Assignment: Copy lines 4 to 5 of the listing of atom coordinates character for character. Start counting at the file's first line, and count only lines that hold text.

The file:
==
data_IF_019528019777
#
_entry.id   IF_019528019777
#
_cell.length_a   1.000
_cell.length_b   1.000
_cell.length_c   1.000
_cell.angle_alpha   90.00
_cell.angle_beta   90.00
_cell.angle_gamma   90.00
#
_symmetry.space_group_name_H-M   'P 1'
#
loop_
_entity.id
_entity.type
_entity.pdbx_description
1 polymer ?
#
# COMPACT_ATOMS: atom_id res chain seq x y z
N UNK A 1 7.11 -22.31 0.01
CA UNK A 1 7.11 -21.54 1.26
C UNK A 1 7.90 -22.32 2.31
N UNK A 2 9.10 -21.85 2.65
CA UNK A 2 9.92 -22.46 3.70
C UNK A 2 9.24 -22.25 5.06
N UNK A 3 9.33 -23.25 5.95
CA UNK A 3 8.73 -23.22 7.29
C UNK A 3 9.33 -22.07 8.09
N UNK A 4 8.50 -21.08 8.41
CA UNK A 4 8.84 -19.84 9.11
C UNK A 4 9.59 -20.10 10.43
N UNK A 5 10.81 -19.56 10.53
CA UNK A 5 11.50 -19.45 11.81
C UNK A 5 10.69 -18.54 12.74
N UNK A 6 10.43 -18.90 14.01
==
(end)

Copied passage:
#
_cell.length_a   1.000